IN THE HIGH COURT OF LESOTHO
In the Application of :
'MAMOHAU MALAHLEHA 1st Applicant
'MATANKI MPHOSI 2nd "
'MAMAMELLO MOLETSANE 3rd
'MAMOTSAMAI MOOROSI 4th
'MABAFOKENG RATHOBEI 5th
'MALIRA SEBOKA 6th
'MATSEPO MOKUKU 7th
'MASECHELE KHAKETLA Respondent
Delivered by the Hon. Mr. Justice B.K. Molai
on the 6th day of August, 1991.
On 25th March, 1991 the applicants herein moved, before this court, an urgent Ex-parte application and obtained, against the Respondent, a Rule Nisi framed in the following terms:
"1. Rule Nisi be and is hereby issued returnable on the 15th day of April, 1991 calling upon the Respondent to show cause why:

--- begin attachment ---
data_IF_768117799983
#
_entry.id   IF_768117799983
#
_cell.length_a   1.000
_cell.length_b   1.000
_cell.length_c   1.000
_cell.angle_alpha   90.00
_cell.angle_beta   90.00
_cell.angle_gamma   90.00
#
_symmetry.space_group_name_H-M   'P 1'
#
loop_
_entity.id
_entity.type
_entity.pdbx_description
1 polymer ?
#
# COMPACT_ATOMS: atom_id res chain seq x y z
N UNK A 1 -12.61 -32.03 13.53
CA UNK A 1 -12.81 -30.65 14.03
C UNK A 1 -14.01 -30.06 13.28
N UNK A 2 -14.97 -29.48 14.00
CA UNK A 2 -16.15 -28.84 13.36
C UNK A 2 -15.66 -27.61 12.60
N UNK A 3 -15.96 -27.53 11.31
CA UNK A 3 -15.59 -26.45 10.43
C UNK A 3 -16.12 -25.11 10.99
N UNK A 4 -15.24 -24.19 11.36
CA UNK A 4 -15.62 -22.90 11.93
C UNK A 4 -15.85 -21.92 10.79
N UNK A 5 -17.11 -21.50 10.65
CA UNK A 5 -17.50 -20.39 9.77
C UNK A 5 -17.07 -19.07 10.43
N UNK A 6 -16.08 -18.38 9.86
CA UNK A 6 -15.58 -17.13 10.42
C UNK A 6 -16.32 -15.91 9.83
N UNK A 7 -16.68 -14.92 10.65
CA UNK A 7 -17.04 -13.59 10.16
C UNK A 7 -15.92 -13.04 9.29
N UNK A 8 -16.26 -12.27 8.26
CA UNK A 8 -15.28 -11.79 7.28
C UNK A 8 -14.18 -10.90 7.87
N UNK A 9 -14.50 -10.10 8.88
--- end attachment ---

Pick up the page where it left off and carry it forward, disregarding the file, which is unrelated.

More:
(a) Respondent shall not be directed forthwith to pay the salaries of the applicants for as long as they continue to teach at Iketsetseng Private School.
Respondent shall not be restrained
from trying to force out applicants
from Iketsetseng Private School
pending the determination of civil
Application 153 of 1990 which is
pending before the Honourable court
between Respondent and the management
committee of the management of the
Respondent shall not be directed to
2. That prayers 1(a) and (b) operate as an interim interdict with immediate effect pending the termination of this application."
On 27th March, 1991 the order was duly served upon the Respondent personally. She, however, did nothing about prayer 2 notwithstanding the fact that in terms thereof prayers 1(a) and (b) were to operate as interim orders, with immediate effect. Consequently, on 4th April, 1991, the applicants filed with the Registrar of the High Court another urgent Ex-parte application in which they moved the court for an order, against the Respondent In the following terms: